What did I take away from the CLE?
- Courtroom Technology is Persuasive and Powerful. Used properly, courtroom technology can multiply an advocate's persuasive abilities and help teach the jury in a way far superior to the spoken word and static displays mounted on poster board. Mike Ko demonstrated an opening statement in a motorcycle accident case using Powerpoint. To be sure, he gave an excellent opening statement on its own merits; it would have been good even without Powerpoint. But the audience was mesmerized by the slides, and they significantly amplified the persuasive impact of his words. Later in the course, Nick Caputo impeached a witness using Sanction. The video recording of the witness's statement was reinforced by a window in which the text scrolled in real time, synchronized with the video statement. No wiggle room for the witness with an impeachment like that.
- Proper Use of Technology is the New "Standard of Care" for Attorneys. The advocacy advantage increasingly will go to attorneys who know how to use this technology persuasively. "It's too hard," or "I don't have time," or "It's too expensive," are excuses that will lose cases—and the day of reckoning may not be that far off.
- Jurors Expect Visual Stimuli. In the words of K. Jayne Reynolds, "I know these people. I bring them donuts, and I listen to what they have to say. Believe me, they're looking for this stuff. They ask about it."
- Technology Levels the Playing Field. This is a point that Nick effectively made several times. A tech-savvy small firm can compete with larger firms and win cases that might not have been possible without the technology. Most of the technology Nick and his crew demonstrated already resides on a reasonably well-equipped laptop. Other equipment, such as projectors and screens, can be rented on an ad-hoc basis. Attorneys who fear technology or don't have the time to learn it can hire litigation consultants to help them. The point is that technology can be integrated on just about any budget.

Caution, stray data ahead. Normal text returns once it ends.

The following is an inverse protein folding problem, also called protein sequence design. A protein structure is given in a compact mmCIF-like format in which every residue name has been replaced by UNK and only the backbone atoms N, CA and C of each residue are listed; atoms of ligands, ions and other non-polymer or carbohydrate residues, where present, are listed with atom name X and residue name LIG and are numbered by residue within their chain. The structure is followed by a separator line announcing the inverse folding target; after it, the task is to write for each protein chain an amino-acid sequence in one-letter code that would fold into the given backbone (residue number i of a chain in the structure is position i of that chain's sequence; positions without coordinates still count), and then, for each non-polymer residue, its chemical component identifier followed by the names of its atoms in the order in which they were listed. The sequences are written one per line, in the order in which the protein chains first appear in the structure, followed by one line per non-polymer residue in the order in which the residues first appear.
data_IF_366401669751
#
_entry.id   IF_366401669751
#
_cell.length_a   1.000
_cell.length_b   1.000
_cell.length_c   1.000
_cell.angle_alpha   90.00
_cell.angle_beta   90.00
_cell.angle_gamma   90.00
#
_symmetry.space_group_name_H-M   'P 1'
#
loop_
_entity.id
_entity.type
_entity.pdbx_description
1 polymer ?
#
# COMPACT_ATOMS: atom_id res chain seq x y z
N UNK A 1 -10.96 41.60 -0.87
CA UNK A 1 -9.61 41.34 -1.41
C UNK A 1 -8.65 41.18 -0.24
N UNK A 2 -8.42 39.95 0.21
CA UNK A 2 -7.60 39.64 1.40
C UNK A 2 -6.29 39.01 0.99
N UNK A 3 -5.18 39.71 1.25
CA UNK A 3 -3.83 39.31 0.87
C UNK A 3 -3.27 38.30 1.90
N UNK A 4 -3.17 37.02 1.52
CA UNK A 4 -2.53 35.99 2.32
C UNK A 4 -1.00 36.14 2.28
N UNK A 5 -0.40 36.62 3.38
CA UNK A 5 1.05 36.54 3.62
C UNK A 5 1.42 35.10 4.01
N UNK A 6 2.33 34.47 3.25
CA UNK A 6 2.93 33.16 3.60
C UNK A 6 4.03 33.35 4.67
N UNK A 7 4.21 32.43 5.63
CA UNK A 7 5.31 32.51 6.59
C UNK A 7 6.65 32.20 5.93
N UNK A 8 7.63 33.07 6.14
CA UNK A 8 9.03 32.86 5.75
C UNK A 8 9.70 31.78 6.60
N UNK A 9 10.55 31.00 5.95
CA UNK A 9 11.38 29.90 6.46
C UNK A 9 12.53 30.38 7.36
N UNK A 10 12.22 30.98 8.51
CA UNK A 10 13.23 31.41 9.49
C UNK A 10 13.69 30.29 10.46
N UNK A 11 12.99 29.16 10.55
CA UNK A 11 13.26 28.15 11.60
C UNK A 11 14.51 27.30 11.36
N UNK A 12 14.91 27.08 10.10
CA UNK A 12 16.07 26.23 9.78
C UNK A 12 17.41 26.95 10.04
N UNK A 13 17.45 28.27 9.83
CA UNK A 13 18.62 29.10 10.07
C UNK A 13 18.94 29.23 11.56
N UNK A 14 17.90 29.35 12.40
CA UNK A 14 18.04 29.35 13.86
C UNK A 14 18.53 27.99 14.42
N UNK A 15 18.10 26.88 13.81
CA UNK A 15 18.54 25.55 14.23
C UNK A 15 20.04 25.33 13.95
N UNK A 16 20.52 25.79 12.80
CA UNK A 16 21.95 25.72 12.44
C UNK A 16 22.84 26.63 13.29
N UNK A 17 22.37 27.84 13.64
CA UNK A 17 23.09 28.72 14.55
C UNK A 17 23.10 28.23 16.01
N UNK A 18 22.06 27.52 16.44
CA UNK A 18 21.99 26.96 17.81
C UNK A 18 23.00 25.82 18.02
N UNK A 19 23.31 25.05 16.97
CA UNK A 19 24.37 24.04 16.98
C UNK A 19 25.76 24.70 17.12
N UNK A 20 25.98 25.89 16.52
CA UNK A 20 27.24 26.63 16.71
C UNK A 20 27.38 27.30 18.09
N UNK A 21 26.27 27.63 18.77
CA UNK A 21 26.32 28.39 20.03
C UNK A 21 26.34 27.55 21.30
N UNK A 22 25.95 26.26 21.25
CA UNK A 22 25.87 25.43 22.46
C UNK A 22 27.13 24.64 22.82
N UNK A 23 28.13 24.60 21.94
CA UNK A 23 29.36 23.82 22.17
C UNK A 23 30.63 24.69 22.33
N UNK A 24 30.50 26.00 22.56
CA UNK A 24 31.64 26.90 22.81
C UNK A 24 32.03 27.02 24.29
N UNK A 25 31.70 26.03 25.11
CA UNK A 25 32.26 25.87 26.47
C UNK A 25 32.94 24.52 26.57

- I'm Not Teaching to Standard. I have a lot to learn about integrating available courtroom technology into my advocacy teaching. We don't offer a litigation technology course, but I plan to change that in the near future. What I've done so far is a pale shadow of what could be done; essentially, I've used Powerpoint and the Elmo as electronic versions of poster boards and easels. I've offered up a lot of excuses, most of them of the variety listed earlier. I'm not sure how well litigation technology would fit into a basic trial advocacy course; it seems hard enough to teach people to lead on cross but not direct; but I do think it ought to be offered as an advanced course. Most of the students have everything they need already loaded on their laptop computers.
- If You Don't Know How to Do Something, Call in the Experts. This CLE would have been a pale shadow of itself without the expertise of Nick, Nikitas, and Mike. Simply put, they demonstrated the best practices in using technology to teach and persuade. They kept an audience of seasoned attorneys and judges enthralled, and their performance was in itself the best way to persuade skeptics of the value of using technology. This same principle applies, I believe, to attorneys who want to use technology but don't know how to do it. Call an expert to help. It will be worth the effort.
6-21-11 Courtroom Tech Checklist
6-21-11 Choosing a Vendor